To begin with, it helps to have a good idea or a sense of what a scouring calf needs. A calf with diarrhea and no other visible signs of dehydration is about 4-5% dehydrated. This means a 100 pound calf needs about 4-5 pounds of water to get back to normal. 100 pound calf that is 4% dehydrated: 100 pounds x 0.04 = 4 pounds water loss 100 pound calf that is 5% dehydrated: 100 pounds x 0.05 = 5 pounds water loss (easy to calculate for a calf of any weight) Since a gallon of water weighs about 8 pounds, a quart of water weighs 2 pounds. Therefore, our 100 pound calf needs 4-5 pounds of water, or about 2 quarts of electrolyte solution. This is the amount of electrolyte solution that would be administered each day to this calf until it improves.

Keep in mind that this calf became 4-5% dehydrated while it was drinking its regular milk/milk replacer feedings. This means the calf needs the 2 quarts of electrolyte solution in addition to the liquid nutrition it normally receives, not instead of. If the calf shows additional signs, such as sunken eyes, depression, tight skin (skin tents when pinched), or water-like diarrhea, it may be 7-8% dehydrated and in need of additional electrolyte feeding. The table on the next page summarizes daily electrolyte requirements for 100, 80 and 60 pound calves.

A calf with diarrhea and no signs of advanced dehydration requires treatment at the 5% dehydration level. Calves with water-like diarrhea or other clinical signs of advanced dehydration are likely losing water at a higher rate and would benefit more from treatment at the 8% dehydration level. Calves that are 10% dehydrated may not be good candidates for oral rehydration therapy, and usually require other methods of administering supportive fluids such as intravenous administration.

Note: Some organisms damage intestinal villi while other cause hypersecretion of water into the digestive tract. These situations can lead to decreased absorption of fluids. If, for example, only 70% of the electrolyte solution is absorbed, the other 30% will pass through the calf, increasing fecal water loss. This makes the diarrhea appear to be worsening even though treatment is effective. In these situations, the frequency of treatment should be increased. Based on the table, you treat calves with water-like diarrhea at the 8% dehydration level.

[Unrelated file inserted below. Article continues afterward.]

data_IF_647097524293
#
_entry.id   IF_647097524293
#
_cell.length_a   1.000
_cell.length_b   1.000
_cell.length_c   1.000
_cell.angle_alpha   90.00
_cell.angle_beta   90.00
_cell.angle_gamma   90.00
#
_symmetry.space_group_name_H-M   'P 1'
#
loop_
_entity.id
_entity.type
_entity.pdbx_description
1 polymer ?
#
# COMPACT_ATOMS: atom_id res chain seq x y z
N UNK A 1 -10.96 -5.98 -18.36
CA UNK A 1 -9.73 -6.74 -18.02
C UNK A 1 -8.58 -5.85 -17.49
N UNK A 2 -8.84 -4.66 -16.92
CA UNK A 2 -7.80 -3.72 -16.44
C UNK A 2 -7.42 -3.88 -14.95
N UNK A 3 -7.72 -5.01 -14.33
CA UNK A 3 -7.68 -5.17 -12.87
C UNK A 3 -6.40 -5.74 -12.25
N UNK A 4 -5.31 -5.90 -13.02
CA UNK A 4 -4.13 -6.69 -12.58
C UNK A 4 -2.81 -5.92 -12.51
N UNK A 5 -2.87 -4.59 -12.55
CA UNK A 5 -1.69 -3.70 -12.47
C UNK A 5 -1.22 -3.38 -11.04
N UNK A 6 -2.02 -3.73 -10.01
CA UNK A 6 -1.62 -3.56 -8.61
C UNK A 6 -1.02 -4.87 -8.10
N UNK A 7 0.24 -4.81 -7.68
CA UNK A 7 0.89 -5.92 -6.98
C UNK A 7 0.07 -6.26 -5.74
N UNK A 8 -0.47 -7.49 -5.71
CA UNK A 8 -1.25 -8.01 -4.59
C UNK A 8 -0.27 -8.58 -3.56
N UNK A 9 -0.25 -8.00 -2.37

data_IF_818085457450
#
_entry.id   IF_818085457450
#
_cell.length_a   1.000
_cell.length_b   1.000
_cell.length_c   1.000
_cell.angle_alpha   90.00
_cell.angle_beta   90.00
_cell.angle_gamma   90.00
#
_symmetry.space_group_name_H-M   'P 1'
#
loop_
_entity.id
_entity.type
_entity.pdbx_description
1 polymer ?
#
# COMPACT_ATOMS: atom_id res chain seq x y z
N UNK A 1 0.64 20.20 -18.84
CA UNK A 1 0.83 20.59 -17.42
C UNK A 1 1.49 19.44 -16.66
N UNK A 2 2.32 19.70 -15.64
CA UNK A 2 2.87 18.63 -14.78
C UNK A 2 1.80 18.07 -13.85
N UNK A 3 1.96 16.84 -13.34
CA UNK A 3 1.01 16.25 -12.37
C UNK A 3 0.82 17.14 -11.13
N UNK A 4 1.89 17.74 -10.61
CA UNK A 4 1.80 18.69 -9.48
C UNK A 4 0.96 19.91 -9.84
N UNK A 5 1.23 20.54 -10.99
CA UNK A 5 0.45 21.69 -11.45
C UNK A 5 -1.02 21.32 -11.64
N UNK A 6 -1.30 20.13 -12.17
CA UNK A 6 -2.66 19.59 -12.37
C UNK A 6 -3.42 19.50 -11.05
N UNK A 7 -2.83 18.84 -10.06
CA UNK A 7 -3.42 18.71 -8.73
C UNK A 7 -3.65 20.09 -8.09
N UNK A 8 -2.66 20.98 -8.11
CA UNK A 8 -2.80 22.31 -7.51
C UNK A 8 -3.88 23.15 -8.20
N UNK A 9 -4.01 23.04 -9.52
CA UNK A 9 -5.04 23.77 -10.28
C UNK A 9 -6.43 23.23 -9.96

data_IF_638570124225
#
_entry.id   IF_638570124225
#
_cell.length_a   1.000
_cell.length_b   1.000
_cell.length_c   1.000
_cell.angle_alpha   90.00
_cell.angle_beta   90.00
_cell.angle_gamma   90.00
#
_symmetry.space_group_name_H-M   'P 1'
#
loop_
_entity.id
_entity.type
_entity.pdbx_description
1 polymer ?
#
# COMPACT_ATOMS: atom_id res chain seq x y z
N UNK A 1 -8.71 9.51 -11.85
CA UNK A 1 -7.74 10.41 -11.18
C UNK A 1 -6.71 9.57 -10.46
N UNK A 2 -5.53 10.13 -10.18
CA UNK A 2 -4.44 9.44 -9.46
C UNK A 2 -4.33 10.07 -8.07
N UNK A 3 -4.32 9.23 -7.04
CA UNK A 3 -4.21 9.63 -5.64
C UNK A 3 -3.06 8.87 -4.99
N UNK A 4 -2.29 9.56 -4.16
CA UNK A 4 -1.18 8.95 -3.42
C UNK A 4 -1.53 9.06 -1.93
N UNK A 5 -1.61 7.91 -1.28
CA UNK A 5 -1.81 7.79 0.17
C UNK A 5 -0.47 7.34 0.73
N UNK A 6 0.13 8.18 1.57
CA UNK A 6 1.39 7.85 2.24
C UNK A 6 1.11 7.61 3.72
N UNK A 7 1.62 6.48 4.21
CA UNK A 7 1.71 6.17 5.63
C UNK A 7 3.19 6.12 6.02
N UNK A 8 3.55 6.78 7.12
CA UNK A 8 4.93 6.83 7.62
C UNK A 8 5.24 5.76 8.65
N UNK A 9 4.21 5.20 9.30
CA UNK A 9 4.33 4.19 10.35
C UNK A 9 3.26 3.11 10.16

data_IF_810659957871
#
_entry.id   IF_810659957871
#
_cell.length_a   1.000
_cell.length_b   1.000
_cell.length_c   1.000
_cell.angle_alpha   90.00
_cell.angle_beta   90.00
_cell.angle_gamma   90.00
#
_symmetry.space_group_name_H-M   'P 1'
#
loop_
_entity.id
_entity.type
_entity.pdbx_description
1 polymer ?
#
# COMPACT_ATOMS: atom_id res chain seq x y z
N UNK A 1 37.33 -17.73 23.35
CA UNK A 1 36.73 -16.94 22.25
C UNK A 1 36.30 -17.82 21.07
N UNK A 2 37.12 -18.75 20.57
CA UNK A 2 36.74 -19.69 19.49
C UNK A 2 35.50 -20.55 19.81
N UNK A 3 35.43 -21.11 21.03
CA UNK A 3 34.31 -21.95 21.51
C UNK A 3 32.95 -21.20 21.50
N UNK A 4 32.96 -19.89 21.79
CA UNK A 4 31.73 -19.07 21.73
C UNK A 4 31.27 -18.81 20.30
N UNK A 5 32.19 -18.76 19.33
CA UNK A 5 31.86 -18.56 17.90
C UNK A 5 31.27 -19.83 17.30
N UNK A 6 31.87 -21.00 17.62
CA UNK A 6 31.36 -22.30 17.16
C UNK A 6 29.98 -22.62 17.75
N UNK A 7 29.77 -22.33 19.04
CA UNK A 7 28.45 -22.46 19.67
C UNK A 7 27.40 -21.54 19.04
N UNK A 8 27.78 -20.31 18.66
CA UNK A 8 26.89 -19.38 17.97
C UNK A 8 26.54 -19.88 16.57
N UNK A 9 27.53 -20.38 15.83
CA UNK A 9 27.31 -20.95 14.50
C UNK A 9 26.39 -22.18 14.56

Also, keep an eye on the front end of calf. If the calf is alert, active and wanting to eat, you are on the right track. Balance what’s happening at this end of the calf with what you see at the other end.

Once you have a good idea of what the calf needs, you can administer oral electrolytes accordingly. Be sure to read the product label to understand what the product is and to understand how to mix the product and how the manufacturer intends/suggests that it should be used.

That won’t necessarily end all conflicts, but at least now you’ll be able to decide how to use the product or whether you should choose another one. If the label tells you to mix with water and feed in place of regular milk/milk replacer feedings or to add directly to the milk or milk replacer, you may choose to do that, but what are you going to do to correct the calf’s water loss? Correcting dehydration is what electrolyte therapy is all about.

by Rob Costello

Agri-Basics Annual Beef Producers Meeting

Agri-Basics held their annual beef producers meeting at the Lancaster County Farm and Home Center on August 3, 2017. The meeting was well attended with 145 producers participating in the meeting. The guest speaker was Dr. Francis Fluharty, Research Professor in the Department of Animal Sciences at Ohio State University. Dr. Fluharty began his presentation with some basics in ruminant nutrition and then provided practical tips for feeding and managing feeder cattle. Below is a summary of those tips:

Transit Shrink Considerations: Normally consider 3% shrink for the first 100 miles and an additional 0.5 to 1% shrink for each additional 100 miles. The fatter an animal is, the less it shrinks because very little loss is from fat (tissue loss is potassium, water, and protein). Older animals shrink less than young animals because they are a higher percentage fat. Heifers shrink less than steers, and steers shrink less than bulls, again going from highest fat percentage to least. Reducing Shrink Loss: Avoid loading or moving cattle in bad weather, and load cattle so that most of the time in transit occurs at night. Use non-abusive handling practices. (NO electric prods). Have corral and loading chute in proper repair. Feed dry feeds prior to shipping (they keep water in the rumen longer). Alfalfa hay is recommended because it is high in potassium. Don’t over-crowd on the truck and NEVER give cattle salt prior to shipping. IMPORTANT: Provide electrolytes in the drinking water after arrival to re-supply potassium and sodium salts. Cattle may not want to eat after they arrive at the feedlot, but they are ALWAYS thirsty! This is the time to reestablish a proper sodium-potassium balance, and for cattle hauled more than 24 to 36 hours, including sorting in the pen prior to trucking, B-vitamins help, too.